Charge/s: Using a prohibited pistol without a licence or permit, detain with intent to obtain advantage occasioning actual bodily harm, attempted rape, indecent assault, breach of apprehended domestic violence order.
Appeal Type: Appeal against sentence.
Facts: The complainant was the applicant’s wife of over 40 years. Their relationship had deteriorated and an apprehended domestic violence order (ADVO) had been issued for the protection of the complainant. The applicant breached this order on a number of occasions and was charged. He was bailed on conditions which included that he not approach or contact the complainant. However, again, the applicant breached these conditions. He wrote to the complainant. Further, one night the applicant, who was intoxicated, entered the property of the complainant without her consent and engaged in serious misconduct throughout the night including physically assaulting the complainant, typing her up, attempting to rape her, pulling out a pistol and threatening the complainant with it, and sexual assaults.
Decision and Reasoning: These grounds of appeal were dismissed but the appeal was allowed on other grounds. First, the sentencing judge was not obliged to find that the applicant’s judgment was impaired by his illness. To the extent that the depression may have contributed to the applicant’s poor judgement, its significance was diminished by the applicant’s voluntary consumption of large amounts of alcohol. Additionally, there was evidence of advance planning by the applicant. In these circumstances, specific and general deterrence were particularly important. This approach of the sentencing judge was amply endorsed by authority, particularly when offences have been committed in a domestic context: R v Hamid and when such offences occur in breach of extant restraining orders such as an ADVO: Hiron v The Queen(See -).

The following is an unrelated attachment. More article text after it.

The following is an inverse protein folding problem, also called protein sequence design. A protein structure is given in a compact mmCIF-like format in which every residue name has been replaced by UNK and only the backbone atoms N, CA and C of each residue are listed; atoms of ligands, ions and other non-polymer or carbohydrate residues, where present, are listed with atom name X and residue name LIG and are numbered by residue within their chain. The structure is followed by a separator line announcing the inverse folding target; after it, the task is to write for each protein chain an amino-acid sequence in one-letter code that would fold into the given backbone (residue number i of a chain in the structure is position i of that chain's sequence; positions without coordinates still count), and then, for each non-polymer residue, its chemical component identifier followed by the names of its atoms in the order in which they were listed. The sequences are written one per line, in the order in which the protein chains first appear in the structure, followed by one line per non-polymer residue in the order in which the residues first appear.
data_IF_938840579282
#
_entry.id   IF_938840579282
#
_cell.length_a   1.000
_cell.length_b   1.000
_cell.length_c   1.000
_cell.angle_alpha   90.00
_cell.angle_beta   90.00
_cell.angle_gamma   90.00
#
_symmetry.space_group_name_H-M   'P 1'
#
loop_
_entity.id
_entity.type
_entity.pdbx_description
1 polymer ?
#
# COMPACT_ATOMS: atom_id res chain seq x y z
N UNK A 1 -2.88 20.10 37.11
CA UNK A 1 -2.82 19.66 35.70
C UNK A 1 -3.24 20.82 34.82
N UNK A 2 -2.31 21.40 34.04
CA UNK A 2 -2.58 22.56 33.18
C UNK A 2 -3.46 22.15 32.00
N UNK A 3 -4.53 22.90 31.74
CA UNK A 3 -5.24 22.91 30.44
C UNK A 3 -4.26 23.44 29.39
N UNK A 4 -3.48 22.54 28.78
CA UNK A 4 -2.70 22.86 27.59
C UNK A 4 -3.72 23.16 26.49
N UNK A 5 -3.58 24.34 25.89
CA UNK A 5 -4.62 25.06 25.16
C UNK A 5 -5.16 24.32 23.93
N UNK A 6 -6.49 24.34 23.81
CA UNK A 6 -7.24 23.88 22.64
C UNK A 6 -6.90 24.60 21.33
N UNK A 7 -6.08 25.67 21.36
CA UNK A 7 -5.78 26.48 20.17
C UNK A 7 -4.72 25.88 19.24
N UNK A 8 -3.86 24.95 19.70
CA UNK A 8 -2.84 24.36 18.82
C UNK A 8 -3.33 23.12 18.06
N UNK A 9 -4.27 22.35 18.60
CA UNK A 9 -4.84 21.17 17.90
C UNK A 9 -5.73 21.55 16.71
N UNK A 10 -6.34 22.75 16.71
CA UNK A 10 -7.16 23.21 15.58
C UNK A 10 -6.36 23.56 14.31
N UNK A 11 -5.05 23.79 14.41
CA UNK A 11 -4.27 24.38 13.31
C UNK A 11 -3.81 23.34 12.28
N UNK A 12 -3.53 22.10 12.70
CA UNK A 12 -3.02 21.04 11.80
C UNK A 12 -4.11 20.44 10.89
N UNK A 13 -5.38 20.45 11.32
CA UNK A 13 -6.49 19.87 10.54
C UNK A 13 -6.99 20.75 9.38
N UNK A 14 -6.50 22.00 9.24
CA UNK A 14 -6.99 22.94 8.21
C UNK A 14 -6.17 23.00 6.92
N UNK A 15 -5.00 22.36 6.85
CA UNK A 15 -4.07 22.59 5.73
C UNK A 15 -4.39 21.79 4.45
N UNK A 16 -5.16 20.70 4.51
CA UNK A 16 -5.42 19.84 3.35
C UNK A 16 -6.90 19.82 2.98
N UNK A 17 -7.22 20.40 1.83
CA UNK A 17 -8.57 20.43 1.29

Second, the sentence could not be said to be manifestly excessive. The relevance of depression was considered in the above ground of appeal. Additionally, in terms of the relevance of a (broken down) domestic relationship, as per Grove J at :
‘That a violent and pre planned attack occurred in what might be classified as a domestic setting is not a matter of mitigation. This Court has repeatedly stressed that it is a circumstance of significant seriousness: R v Edigarov; R v Dunn; and R v Burton’.
Here, the applicant detained and abused his wife verbally, physically and sexually. He did so in defiance of the conditions imposed by the ADVO and by bail. The production and use of the pistol, particularly where the applicant was ingesting significance quantities of alcohol, magnified the fear in the complainant (See ).